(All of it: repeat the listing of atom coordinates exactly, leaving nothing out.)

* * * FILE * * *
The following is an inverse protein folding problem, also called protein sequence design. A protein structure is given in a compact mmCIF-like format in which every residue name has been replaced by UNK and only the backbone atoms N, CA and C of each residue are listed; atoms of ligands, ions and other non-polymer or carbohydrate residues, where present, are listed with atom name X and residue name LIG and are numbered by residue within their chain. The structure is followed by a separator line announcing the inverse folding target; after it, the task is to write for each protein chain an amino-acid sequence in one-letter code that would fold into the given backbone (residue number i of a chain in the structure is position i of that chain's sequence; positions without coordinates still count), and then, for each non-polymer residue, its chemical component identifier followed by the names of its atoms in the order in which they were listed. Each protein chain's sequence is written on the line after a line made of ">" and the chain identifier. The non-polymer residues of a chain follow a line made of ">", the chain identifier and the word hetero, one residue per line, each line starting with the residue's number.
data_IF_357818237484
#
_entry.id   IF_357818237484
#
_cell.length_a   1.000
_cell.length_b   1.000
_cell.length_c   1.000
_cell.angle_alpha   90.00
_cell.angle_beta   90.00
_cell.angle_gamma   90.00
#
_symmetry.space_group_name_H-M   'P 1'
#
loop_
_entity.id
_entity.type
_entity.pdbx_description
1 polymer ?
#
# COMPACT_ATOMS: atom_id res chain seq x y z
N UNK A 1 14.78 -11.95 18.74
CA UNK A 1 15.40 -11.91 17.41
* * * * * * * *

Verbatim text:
The following is an inverse protein folding problem, also called protein sequence design. A protein structure is given in a compact mmCIF-like format in which every residue name has been replaced by UNK and only the backbone atoms N, CA and C of each residue are listed; atoms of ligands, ions and other non-polymer or carbohydrate residues, where present, are listed with atom name X and residue name LIG and are numbered by residue within their chain. The structure is followed by a separator line announcing the inverse folding target; after it, the task is to write for each protein chain an amino-acid sequence in one-letter code that would fold into the given backbone (residue number i of a chain in the structure is position i of that chain's sequence; positions without coordinates still count), and then, for each non-polymer residue, its chemical component identifier followed by the names of its atoms in the order in which they were listed. Each protein chain's sequence is written on the line after a line made of ">" and the chain identifier. The non-polymer residues of a chain follow a line made of ">", the chain identifier and the word hetero, one residue per line, each line starting with the residue's number.
data_IF_357818237484
#
_entry.id   IF_357818237484
#
_cell.length_a   1.000
_cell.length_b   1.000
_cell.length_c   1.000
_cell.angle_alpha   90.00
_cell.angle_beta   90.00
_cell.angle_gamma   90.00
#
_symmetry.space_group_name_H-M   'P 1'
#
loop_
_entity.id
_entity.type
_entity.pdbx_description
1 polymer ?
#
# COMPACT_ATOMS: atom_id res chain seq x y z
N UNK A 1 14.78 -11.95 18.74
CA UNK A 1 15.40 -11.91 17.41